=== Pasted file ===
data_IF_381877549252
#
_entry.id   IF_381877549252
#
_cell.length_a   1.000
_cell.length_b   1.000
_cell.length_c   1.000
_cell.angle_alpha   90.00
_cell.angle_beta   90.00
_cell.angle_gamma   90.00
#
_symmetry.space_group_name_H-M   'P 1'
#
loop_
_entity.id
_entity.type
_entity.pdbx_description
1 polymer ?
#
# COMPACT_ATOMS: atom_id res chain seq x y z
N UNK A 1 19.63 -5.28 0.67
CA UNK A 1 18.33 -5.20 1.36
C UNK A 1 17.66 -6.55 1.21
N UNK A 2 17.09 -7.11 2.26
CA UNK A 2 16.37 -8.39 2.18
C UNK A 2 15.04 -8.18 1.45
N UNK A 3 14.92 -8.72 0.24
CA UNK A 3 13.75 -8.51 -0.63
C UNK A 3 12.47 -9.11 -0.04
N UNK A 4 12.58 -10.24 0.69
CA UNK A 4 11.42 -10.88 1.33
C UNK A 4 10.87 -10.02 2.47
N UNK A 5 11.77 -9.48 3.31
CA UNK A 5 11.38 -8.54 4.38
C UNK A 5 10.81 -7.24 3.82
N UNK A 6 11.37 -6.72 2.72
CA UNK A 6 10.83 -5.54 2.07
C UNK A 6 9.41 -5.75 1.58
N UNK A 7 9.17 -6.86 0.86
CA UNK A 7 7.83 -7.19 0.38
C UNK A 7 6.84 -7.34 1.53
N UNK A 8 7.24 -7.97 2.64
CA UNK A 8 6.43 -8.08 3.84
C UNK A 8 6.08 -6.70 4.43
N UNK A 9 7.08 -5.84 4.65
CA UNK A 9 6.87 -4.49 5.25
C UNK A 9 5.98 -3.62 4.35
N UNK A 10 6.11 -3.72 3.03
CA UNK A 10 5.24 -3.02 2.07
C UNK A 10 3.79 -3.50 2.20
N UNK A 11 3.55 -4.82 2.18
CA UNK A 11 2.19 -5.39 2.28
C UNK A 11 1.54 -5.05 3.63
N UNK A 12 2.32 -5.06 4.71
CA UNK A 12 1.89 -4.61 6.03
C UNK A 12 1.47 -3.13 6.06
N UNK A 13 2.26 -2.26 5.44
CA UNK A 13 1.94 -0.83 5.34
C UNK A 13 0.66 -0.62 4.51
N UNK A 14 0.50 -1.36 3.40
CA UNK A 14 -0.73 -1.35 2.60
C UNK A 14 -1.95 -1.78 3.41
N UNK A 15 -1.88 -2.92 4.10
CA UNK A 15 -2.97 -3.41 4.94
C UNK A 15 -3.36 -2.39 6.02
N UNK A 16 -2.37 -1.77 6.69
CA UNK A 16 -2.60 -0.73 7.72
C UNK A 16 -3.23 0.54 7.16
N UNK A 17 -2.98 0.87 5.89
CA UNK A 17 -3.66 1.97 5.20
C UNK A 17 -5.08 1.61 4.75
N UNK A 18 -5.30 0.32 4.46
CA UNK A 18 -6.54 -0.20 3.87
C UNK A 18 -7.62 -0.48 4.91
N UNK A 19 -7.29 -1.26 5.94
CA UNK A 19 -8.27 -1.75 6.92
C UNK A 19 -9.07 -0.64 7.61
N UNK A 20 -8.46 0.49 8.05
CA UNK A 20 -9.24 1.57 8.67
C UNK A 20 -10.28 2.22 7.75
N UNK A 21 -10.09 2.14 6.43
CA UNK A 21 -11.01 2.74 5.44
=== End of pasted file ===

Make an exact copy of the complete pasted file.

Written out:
data_IF_381877549252
#
_entry.id   IF_381877549252
#
_cell.length_a   1.000
_cell.length_b   1.000
_cell.length_c   1.000
_cell.angle_alpha   90.00
_cell.angle_beta   90.00
_cell.angle_gamma   90.00
#
_symmetry.space_group_name_H-M   'P 1'
#
loop_
_entity.id
_entity.type
_entity.pdbx_description
1 polymer ?
#
# COMPACT_ATOMS: atom_id res chain seq x y z
N UNK A 1 19.63 -5.28 0.67
CA UNK A 1 18.33 -5.20 1.36
C UNK A 1 17.66 -6.55 1.21
N UNK A 2 17.09 -7.11 2.26
CA UNK A 2 16.37 -8.39 2.18
C UNK A 2 15.04 -8.18 1.45
N UNK A 3 14.92 -8.72 0.24
CA UNK A 3 13.75 -8.51 -0.63
C UNK A 3 12.47 -9.11 -0.04
N UNK A 4 12.58 -10.24 0.69
CA UNK A 4 11.42 -10.88 1.33
C UNK A 4 10.87 -10.02 2.47
N UNK A 5 11.77 -9.48 3.31
CA UNK A 5 11.38 -8.54 4.38
C UNK A 5 10.81 -7.24 3.82
N UNK A 6 11.37 -6.72 2.72
CA UNK A 6 10.83 -5.54 2.07
C UNK A 6 9.41 -5.75 1.58
N UNK A 7 9.17 -6.86 0.86
CA UNK A 7 7.83 -7.19 0.38
C UNK A 7 6.84 -7.34 1.53
N UNK A 8 7.24 -7.97 2.64
CA UNK A 8 6.43 -8.08 3.84
C UNK A 8 6.08 -6.70 4.43
N UNK A 9 7.08 -5.84 4.65
CA UNK A 9 6.87 -4.49 5.25
C UNK A 9 5.98 -3.62 4.35
N UNK A 10 6.11 -3.72 3.03
CA UNK A 10 5.24 -3.02 2.07
C UNK A 10 3.79 -3.50 2.20
N UNK A 11 3.55 -4.82 2.18
CA UNK A 11 2.19 -5.39 2.28
C UNK A 11 1.54 -5.05 3.63
N UNK A 12 2.32 -5.06 4.71
CA UNK A 12 1.89 -4.61 6.03
C UNK A 12 1.47 -3.13 6.06
N UNK A 13 2.26 -2.26 5.44
CA UNK A 13 1.94 -0.83 5.34
C UNK A 13 0.66 -0.62 4.51
N UNK A 14 0.50 -1.36 3.40
CA UNK A 14 -0.73 -1.35 2.60
C UNK A 14 -1.95 -1.78 3.41
N UNK A 15 -1.88 -2.92 4.10
CA UNK A 15 -2.97 -3.41 4.94
C UNK A 15 -3.36 -2.39 6.02
N UNK A 16 -2.37 -1.77 6.69
CA UNK A 16 -2.60 -0.73 7.72
C UNK A 16 -3.23 0.54 7.16
N UNK A 17 -2.98 0.87 5.89
CA UNK A 17 -3.66 1.97 5.20
C UNK A 17 -5.08 1.61 4.75
N UNK A 18 -5.30 0.32 4.46
CA UNK A 18 -6.54 -0.20 3.87
C UNK A 18 -7.62 -0.48 4.91
N UNK A 19 -7.29 -1.26 5.94
CA UNK A 19 -8.27 -1.75 6.92
C UNK A 19 -9.07 -0.64 7.61
N UNK A 20 -8.46 0.49 8.05
CA UNK A 20 -9.24 1.57 8.67
C UNK A 20 -10.28 2.22 7.75
N UNK A 21 -10.09 2.14 6.43
CA UNK A 21 -11.01 2.74 5.44